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Thursday, 8 September 1960

Mr HASLUCK (Curtin) (Minister for Territories) . - There was one word in the speech of the Leader of the Opposition (Mr. Calwell) that attracted my notice because it is heard in several places. It was also the word on which he relied a good deal in building up his case. That word was, " spokesman ". The latest person whom he dignified with the title " spokesman " was my colleague, the honorable member for Ballaarat (Mr. Erwin). I have the greatest personal regard for the honorable member for Ballaarat, and I am sure he will not contradict me, nor misunderstand me, when I say he is not, and has never pretended to be, the spokesman for the Government on this or other matters.

It is characteristic of the case that was built up by the Leader of the Opposition that he should have relied again and again on what some spokesman for somebody is supposed to have said. This reliance on spokesmen is rather flimsy. In this case, as honorable members know, the honorable member for Ballaarat rose in his place in this House the other night during the adjournment debate in order to make it quite clear that what he had said in relation to this particular matter had been misrepresented and distorted by the press. Yet the Leader of the Opposition continues to rely on a statement by a private member, which was not made on behalf of the Government, and which that private member himself points out was incorrectly reported! If the other spokesmen upon whom the Leader of the Opposition has relied have the same qualifications, then the evidence submitted by the Leader of the Opposition is open to question.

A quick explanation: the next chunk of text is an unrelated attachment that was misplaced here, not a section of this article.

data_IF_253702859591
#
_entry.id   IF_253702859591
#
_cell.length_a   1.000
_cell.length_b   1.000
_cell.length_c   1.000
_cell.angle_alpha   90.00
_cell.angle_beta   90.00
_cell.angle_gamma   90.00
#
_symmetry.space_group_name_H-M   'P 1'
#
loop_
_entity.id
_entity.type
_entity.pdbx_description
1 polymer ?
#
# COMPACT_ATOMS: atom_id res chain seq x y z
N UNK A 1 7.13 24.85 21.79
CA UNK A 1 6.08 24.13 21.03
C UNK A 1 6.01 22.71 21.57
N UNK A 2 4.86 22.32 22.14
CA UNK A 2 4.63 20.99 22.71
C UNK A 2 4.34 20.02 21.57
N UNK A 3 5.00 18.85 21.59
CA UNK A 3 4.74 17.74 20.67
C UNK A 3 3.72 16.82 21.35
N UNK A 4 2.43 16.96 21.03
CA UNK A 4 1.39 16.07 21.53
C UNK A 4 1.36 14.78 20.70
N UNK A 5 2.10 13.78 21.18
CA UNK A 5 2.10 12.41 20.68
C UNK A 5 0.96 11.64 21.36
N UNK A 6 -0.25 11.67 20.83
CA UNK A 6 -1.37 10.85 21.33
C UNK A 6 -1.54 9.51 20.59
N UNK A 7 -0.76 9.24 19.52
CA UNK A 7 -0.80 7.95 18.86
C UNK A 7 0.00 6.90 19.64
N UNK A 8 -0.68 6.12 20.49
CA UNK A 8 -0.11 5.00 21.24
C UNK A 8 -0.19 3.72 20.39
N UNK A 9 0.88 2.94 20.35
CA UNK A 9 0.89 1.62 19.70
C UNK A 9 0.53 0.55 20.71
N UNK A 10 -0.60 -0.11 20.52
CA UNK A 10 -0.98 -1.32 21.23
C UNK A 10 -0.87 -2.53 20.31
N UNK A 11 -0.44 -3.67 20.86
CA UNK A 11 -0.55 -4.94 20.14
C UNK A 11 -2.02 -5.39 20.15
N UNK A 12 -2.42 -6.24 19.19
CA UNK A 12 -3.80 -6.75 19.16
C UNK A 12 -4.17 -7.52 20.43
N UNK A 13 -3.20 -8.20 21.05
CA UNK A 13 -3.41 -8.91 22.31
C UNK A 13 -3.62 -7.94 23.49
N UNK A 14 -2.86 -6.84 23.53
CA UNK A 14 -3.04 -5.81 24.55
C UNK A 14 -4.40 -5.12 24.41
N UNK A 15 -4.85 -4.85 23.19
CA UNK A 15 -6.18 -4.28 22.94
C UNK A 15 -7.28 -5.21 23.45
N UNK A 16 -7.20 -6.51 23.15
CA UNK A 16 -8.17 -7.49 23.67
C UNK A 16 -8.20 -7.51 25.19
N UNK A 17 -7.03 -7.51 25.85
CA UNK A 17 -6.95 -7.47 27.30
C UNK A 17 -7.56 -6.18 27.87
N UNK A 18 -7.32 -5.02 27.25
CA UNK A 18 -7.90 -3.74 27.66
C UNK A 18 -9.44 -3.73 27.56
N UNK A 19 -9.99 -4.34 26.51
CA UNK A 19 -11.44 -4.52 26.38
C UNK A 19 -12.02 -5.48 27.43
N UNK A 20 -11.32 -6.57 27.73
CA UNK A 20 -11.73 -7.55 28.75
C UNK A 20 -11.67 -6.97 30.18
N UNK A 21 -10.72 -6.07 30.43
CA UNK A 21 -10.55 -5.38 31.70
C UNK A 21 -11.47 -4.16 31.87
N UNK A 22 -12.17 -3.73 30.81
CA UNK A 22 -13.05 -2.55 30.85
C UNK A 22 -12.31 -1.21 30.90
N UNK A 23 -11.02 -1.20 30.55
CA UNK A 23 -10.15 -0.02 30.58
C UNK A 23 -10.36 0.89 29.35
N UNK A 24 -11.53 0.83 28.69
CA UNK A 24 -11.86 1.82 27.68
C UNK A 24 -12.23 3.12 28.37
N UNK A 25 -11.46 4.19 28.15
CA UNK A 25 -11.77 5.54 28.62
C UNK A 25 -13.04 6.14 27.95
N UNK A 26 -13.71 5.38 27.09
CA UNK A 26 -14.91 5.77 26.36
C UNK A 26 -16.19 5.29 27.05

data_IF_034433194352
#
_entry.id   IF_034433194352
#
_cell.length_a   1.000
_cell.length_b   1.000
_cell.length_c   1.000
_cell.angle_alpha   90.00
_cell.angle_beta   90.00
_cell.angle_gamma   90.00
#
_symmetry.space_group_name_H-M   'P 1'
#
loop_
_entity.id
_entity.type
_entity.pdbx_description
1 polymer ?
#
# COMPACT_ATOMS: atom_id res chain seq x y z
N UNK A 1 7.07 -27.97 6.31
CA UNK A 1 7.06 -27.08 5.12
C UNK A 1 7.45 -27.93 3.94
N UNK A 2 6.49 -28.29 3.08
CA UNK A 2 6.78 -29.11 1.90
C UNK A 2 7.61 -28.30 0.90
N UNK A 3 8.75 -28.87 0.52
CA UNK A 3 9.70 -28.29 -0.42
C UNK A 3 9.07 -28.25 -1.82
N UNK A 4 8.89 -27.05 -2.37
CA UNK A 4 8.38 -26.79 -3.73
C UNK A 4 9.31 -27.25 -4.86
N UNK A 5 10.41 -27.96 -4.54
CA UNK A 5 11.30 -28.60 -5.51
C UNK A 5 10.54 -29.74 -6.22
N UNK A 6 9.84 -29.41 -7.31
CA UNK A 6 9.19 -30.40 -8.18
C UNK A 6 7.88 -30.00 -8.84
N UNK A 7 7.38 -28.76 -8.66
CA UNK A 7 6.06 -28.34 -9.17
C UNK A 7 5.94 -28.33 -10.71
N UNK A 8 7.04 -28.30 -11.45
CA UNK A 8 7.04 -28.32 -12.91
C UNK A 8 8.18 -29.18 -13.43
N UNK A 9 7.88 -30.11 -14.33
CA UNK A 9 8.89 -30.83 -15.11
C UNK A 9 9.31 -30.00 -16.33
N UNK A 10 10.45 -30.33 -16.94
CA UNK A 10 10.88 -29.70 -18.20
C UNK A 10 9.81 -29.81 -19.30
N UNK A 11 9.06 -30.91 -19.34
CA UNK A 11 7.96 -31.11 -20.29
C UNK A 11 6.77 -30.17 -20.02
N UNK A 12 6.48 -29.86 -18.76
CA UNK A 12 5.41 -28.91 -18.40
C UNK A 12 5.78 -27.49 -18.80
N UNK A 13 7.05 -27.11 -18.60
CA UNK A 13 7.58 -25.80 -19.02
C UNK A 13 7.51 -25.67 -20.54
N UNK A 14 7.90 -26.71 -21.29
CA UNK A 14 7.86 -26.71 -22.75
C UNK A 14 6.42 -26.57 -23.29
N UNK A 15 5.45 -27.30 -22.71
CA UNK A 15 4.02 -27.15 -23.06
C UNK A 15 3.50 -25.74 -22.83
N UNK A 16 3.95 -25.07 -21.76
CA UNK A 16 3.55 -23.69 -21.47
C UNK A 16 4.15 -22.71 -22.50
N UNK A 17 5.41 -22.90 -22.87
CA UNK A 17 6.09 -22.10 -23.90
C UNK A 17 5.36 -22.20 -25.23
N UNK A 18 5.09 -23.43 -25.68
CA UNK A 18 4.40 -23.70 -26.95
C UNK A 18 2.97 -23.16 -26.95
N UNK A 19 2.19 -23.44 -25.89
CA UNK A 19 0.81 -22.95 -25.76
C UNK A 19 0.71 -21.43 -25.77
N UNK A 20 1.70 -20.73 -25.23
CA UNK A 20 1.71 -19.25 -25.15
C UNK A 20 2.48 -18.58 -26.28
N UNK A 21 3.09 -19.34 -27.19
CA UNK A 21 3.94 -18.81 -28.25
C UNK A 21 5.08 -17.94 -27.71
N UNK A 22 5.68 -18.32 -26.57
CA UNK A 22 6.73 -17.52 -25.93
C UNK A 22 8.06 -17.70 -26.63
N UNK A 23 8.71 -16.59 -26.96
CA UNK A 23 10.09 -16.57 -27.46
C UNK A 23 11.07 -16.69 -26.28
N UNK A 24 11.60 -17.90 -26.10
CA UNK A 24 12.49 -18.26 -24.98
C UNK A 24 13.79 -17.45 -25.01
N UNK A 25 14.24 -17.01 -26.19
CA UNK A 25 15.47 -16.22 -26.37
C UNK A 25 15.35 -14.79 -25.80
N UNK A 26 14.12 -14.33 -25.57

Before I proceed to discuss some of the other aspects, I should point out that it is necessary to see this whole question in the round, and to see it plainly and clearly from both the legal side and the administrative side. The point that has to be made quite clear because it has been overlooked is that the immigration laws of the Territory of Papua and New Guinea are separate from the immigration laws of the Commonwealth of Australia. The immigration laws of the Territory are contained in ordinances passed by the Legislative Council for the Territory, and those laws are administered by the Administrator of the Territory.

What those laws provide is that conditions of entry into Papua and New Guinea are not identical with conditions for entry into Australia. Tests are applied separately, having regard to the special circumstances existing in the Territory. I understand that, certainly among the academic critics outside this House - I should think ako by the Opposition because they tolerated this position when they were the government - it is admitted that there should be this distinction between immigration into Papua and New Guinea and immigration into Australia.

The second point I want to make clear is that in the administration of these laws the same procedure is being followed to-day as was followed under the previous Government and as has been- followed since the administrative union was created. 1 am sure those procedures would have been followed in exactly the same way as they were followed in this case if the Opposition had been the government and if the Leader of the Opposition had been the head of that government.

What happens is that any one wishing to enter the Territory of Papua and New Guinea applies for a permit. The granting of permits is the responsibility of the Administrator of the Territory. The main purpose behind this permit system is to ensure that non-indigenous persons going to the Territory have the means to support themselves there, do not become a charge upon the State, do not become a nuisance to the Administration and do not create conditions in the Territory which would make the great responsibilities of administration any more difficult than they are. That was the position under the previous Government, and it is the position under the present Government.